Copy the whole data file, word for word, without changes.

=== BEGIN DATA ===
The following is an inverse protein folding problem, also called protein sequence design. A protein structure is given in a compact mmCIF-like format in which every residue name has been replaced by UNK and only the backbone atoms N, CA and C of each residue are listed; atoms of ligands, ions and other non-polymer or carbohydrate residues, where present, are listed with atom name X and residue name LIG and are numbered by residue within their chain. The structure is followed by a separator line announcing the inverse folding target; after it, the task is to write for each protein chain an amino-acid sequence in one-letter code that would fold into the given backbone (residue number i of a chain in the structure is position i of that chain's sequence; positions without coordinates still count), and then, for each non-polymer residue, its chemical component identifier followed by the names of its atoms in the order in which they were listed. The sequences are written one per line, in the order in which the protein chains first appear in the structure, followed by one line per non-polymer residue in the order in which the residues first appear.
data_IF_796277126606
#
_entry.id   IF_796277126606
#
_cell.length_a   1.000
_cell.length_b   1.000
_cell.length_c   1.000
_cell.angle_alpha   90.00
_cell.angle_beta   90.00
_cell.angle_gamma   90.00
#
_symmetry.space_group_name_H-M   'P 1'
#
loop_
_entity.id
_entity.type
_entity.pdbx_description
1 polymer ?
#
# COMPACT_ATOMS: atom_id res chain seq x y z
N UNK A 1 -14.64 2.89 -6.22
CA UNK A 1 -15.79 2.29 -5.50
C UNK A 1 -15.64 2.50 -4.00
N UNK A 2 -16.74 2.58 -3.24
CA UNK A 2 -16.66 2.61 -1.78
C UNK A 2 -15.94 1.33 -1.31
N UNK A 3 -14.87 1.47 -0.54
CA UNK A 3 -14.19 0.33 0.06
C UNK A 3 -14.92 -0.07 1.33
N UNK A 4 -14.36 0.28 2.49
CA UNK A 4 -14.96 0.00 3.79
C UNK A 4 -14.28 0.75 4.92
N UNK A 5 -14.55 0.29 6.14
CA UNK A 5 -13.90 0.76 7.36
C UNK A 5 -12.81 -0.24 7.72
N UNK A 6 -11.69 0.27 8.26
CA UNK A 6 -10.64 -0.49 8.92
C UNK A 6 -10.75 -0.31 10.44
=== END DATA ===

The following is an inverse protein folding problem, also called protein sequence design. A protein structure is given in a compact mmCIF-like format in which every residue name has been replaced by UNK and only the backbone atoms N, CA and C of each residue are listed; atoms of ligands, ions and other non-polymer or carbohydrate residues, where present, are listed with atom name X and residue name LIG and are numbered by residue within their chain. The structure is followed by a separator line announcing the inverse folding target; after it, the task is to write for each protein chain an amino-acid sequence in one-letter code that would fold into the given backbone (residue number i of a chain in the structure is position i of that chain's sequence; positions without coordinates still count), and then, for each non-polymer residue, its chemical component identifier followed by the names of its atoms in the order in which they were listed. The sequences are written one per line, in the order in which the protein chains first appear in the structure, followed by one line per non-polymer residue in the order in which the residues first appear.
data_IF_796277126606
#
_entry.id   IF_796277126606
#
_cell.length_a   1.000
_cell.length_b   1.000
_cell.length_c   1.000
_cell.angle_alpha   90.00
_cell.angle_beta   90.00
_cell.angle_gamma   90.00
#
_symmetry.space_group_name_H-M   'P 1'
#
loop_
_entity.id
_entity.type
_entity.pdbx_description
1 polymer ?
#
# COMPACT_ATOMS: atom_id res chain seq x y z
N UNK A 1 -14.64 2.89 -6.22
CA UNK A 1 -15.79 2.29 -5.50
C UNK A 1 -15.64 2.50 -4.00
N UNK A 2 -16.74 2.58 -3.24
CA UNK A 2 -16.66 2.61 -1.78
C UNK A 2 -15.94 1.33 -1.31
N UNK A 3 -14.87 1.47 -0.54
CA UNK A 3 -14.19 0.33 0.06
C UNK A 3 -14.92 -0.07 1.33
N UNK A 4 -14.36 0.28 2.49
CA UNK A 4 -14.96 0.00 3.79
C UNK A 4 -14.28 0.75 4.92
N UNK A 5 -14.55 0.29 6.14
CA UNK A 5 -13.90 0.76 7.36
C UNK A 5 -12.81 -0.24 7.72
N UNK A 6 -11.69 0.27 8.26
CA UNK A 6 -10.64 -0.49 8.92
C UNK A 6 -10.75 -0.31 10.44